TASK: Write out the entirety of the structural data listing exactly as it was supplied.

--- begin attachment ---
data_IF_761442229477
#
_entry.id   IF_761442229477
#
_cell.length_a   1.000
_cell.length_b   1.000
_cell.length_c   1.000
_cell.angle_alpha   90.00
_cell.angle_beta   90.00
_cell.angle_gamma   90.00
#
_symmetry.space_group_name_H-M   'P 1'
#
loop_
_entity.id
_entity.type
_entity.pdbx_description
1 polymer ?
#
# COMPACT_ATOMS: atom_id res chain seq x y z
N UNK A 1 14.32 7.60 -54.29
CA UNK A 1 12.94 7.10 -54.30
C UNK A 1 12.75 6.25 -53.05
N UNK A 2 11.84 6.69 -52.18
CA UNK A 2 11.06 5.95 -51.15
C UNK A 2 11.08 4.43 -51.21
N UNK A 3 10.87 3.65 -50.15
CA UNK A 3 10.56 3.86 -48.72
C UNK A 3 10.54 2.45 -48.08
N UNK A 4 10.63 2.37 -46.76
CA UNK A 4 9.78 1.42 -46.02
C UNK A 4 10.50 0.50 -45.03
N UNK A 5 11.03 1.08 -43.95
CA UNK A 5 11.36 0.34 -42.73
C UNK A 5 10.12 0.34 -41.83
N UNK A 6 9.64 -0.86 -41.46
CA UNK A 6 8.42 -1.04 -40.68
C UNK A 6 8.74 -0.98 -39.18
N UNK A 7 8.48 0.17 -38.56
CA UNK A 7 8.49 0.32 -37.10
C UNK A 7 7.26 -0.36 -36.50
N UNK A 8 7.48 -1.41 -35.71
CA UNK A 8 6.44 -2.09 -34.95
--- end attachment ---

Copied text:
data_IF_761442229477
#
_entry.id   IF_761442229477
#
_cell.length_a   1.000
_cell.length_b   1.000
_cell.length_c   1.000
_cell.angle_alpha   90.00
_cell.angle_beta   90.00
_cell.angle_gamma   90.00
#
_symmetry.space_group_name_H-M   'P 1'
#
loop_
_entity.id
_entity.type
_entity.pdbx_description
1 polymer ?
#
# COMPACT_ATOMS: atom_id res chain seq x y z
N UNK A 1 14.32 7.60 -54.29
CA UNK A 1 12.94 7.10 -54.30
C UNK A 1 12.75 6.25 -53.05
N UNK A 2 11.84 6.69 -52.18
CA UNK A 2 11.06 5.95 -51.15
C UNK A 2 11.08 4.43 -51.21
N UNK A 3 10.87 3.65 -50.15
CA UNK A 3 10.56 3.86 -48.72
C UNK A 3 10.54 2.45 -48.08
N UNK A 4 10.63 2.37 -46.76
CA UNK A 4 9.78 1.42 -46.02
C UNK A 4 10.50 0.50 -45.03
N UNK A 5 11.03 1.08 -43.95
CA UNK A 5 11.36 0.34 -42.73
C UNK A 5 10.12 0.34 -41.83
N UNK A 6 9.64 -0.86 -41.46
CA UNK A 6 8.42 -1.04 -40.68
C UNK A 6 8.74 -0.98 -39.18
N UNK A 7 8.48 0.17 -38.56
CA UNK A 7 8.49 0.32 -37.10
C UNK A 7 7.26 -0.36 -36.50
N UNK A 8 7.48 -1.41 -35.71
CA UNK A 8 6.44 -2.09 -34.95